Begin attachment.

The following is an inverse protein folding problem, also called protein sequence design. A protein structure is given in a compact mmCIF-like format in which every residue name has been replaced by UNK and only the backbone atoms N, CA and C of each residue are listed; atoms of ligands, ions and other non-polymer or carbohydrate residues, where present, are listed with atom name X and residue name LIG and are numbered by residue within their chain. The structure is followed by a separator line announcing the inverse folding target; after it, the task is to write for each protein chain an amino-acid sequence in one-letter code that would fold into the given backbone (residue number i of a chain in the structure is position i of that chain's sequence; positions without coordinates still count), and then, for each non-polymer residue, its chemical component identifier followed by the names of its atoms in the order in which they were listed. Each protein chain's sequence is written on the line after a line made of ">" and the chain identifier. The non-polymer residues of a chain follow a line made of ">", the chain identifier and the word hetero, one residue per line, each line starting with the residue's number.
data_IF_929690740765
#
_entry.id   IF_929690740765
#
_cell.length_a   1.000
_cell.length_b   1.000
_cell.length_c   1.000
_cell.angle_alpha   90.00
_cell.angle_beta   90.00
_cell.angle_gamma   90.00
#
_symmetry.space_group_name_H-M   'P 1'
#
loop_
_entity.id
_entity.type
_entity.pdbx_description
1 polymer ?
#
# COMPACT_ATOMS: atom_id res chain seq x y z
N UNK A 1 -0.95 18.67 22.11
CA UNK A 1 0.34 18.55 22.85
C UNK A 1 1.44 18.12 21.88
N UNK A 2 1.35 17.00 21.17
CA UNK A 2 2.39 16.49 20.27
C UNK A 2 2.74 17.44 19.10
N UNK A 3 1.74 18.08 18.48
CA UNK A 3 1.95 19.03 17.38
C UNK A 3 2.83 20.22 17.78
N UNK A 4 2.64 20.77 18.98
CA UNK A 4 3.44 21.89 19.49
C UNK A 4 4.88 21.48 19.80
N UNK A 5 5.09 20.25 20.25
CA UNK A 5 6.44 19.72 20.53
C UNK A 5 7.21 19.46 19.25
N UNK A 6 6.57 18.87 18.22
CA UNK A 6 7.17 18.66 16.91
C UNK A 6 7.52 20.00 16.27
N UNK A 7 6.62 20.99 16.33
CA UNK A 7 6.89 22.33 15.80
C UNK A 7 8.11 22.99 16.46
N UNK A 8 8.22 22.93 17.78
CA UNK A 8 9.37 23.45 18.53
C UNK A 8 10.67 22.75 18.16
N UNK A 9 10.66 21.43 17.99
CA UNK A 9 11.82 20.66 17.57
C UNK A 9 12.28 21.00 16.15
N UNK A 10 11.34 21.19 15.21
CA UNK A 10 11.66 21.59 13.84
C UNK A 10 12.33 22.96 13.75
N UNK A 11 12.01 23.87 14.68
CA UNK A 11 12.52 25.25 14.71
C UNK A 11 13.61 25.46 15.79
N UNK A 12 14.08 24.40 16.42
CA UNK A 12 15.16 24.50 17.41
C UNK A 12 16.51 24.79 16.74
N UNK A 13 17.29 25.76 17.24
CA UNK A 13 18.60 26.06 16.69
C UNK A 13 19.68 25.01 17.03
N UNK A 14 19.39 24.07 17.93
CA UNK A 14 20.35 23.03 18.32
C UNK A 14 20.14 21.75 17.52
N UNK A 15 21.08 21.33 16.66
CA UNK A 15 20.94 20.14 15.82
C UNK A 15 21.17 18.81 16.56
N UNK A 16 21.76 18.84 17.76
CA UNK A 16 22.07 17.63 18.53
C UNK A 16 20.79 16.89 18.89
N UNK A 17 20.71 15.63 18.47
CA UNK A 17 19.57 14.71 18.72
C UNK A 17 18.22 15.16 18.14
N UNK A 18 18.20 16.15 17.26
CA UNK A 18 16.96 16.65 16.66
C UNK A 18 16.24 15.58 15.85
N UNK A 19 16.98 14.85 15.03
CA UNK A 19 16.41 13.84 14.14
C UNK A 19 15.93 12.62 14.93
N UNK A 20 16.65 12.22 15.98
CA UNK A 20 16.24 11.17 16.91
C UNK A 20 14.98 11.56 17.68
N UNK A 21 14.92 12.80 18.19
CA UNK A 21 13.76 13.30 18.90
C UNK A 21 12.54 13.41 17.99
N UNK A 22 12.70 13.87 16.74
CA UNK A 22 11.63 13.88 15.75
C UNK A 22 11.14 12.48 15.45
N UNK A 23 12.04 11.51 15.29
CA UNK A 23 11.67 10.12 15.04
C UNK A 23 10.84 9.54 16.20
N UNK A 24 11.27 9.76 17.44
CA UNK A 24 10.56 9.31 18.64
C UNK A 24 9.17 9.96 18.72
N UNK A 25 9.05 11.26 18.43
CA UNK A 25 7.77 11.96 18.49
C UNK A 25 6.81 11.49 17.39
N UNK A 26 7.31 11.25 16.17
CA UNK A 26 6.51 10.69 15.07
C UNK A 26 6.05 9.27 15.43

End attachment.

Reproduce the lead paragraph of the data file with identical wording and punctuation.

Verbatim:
The following is an inverse protein folding problem, also called protein sequence design. A protein structure is given in a compact mmCIF-like format in which every residue name has been replaced by UNK and only the backbone atoms N, CA and C of each residue are listed; atoms of ligands, ions and other non-polymer or carbohydrate residues, where present, are listed with atom name X and residue name LIG and are numbered by residue within their chain. The structure is followed by a separator line announcing the inverse folding target; after it, the task is to write for each protein chain an amino-acid sequence in one-letter code that would fold into the given backbone (residue number i of a chain in the structure is position i of that chain's sequence; positions without coordinates still count), and then, for each non-polymer residue, its chemical component identifier followed by the names of its atoms in the order in which they were listed. Each protein chain's sequence is written on the line after a line made of ">" and the chain identifier. The non-polymer residues of a chain follow a line made of ">", the chain identifier and the word hetero, one residue per line, each line starting with the residue's number.